This year, Google added an extension of their Google Voice VOIP calling feature to the Gmail interface. Simply by logging into your Gmail account and typing in a phone number, you can call friends and family anywhere in the world.

To promote the service, Gmail promised to keep calls to numbers in the U.S. and Canada free throughout 2010. For U.S. and Canadian citizens abroad, this was great news, as it meant that keeping in touch with your family and friends was free and as easy as keeping a browsing tab open to your Gmail account.

(If you've never used Gmail's calling features, you can get an overview of the service here. The service requires a one-time plugin installation for your browser.)

But, and here's the reason for a news update: Last week the official Gmail blog announced that calls to the U.S. and Canada will remain free throughout 2011. So, you can enjoy your free Gmail calls throughout the new year!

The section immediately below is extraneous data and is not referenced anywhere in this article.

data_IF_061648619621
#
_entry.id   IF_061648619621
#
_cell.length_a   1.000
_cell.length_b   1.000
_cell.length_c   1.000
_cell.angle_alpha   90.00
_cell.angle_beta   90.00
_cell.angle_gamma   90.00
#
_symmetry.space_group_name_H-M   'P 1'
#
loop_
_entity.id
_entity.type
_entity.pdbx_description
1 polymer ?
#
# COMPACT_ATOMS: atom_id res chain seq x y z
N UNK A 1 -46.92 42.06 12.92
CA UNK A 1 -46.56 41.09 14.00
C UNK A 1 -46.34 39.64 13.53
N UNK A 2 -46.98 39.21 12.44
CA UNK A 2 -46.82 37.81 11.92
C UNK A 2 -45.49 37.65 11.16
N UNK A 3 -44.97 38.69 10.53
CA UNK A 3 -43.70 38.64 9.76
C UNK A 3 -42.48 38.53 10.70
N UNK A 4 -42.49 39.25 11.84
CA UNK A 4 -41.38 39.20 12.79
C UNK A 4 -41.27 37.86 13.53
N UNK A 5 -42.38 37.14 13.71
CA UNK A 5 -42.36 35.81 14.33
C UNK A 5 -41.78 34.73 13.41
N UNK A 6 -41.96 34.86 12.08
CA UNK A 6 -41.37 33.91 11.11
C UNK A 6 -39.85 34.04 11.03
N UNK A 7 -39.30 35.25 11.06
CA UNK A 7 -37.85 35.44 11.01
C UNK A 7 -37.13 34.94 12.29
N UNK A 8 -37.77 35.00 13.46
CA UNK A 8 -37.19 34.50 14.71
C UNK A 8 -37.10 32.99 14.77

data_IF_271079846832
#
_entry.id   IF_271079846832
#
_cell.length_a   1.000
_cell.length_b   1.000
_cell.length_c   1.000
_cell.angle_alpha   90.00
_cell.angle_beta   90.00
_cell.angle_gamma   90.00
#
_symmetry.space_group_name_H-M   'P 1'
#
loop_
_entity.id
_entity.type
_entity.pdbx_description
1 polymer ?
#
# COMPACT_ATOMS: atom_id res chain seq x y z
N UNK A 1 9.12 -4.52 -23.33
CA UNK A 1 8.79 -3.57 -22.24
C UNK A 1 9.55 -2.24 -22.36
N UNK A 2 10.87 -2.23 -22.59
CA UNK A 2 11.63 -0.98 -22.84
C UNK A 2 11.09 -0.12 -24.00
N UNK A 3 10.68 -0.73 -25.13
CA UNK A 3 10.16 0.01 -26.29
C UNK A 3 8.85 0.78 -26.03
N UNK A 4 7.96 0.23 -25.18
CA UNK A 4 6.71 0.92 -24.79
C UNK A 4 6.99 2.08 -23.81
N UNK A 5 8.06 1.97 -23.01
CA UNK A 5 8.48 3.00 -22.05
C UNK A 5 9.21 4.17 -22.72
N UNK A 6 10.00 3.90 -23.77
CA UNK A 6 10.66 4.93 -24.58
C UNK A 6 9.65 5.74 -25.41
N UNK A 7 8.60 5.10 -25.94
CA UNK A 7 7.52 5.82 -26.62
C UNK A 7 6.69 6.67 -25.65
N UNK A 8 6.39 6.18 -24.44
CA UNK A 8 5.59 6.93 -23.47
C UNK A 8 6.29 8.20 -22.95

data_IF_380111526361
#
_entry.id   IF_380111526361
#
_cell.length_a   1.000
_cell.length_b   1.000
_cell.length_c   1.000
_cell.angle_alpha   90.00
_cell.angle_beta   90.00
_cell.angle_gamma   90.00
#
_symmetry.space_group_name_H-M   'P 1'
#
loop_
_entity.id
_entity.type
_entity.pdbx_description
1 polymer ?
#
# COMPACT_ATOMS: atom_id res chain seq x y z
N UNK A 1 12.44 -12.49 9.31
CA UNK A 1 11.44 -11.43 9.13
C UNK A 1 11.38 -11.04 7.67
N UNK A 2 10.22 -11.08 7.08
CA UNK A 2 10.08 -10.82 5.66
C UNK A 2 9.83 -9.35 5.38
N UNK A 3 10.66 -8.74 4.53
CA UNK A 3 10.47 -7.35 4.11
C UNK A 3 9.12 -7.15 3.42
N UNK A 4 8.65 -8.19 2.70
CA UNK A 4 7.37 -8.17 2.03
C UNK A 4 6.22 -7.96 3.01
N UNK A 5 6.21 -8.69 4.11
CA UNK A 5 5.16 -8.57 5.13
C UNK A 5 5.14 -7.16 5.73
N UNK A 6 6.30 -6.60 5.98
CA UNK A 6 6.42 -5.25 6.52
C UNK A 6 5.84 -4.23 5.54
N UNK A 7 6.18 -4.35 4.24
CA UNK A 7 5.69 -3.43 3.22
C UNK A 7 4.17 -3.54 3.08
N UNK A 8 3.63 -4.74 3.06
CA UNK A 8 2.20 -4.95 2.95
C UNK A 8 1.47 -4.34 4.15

By the way, another great feature of the Gmail calling is its simplicity. Google stressed this point in one of their holiday gift ideas: A tech support care package for parents, including a step-by-step video guide of how to make calls in Gmail. If your family has trouble keeping up with new software, check these videos out and consider sending an e-mail through the home page.

Finally, it is worth mentioning that for calls outside of the U.S. and Canada, Gmail doesn't necessarily offer the best rates. If you plan to place calls to other countries, it's worth making rate comparisons between Gmail and it's more well-known competitor Skype. For example, calls to mobile phones in Japan appear to be a bit cheaper per minute through Skype. Here are the complete rate tables for Skype and the rate tables for Gmail.

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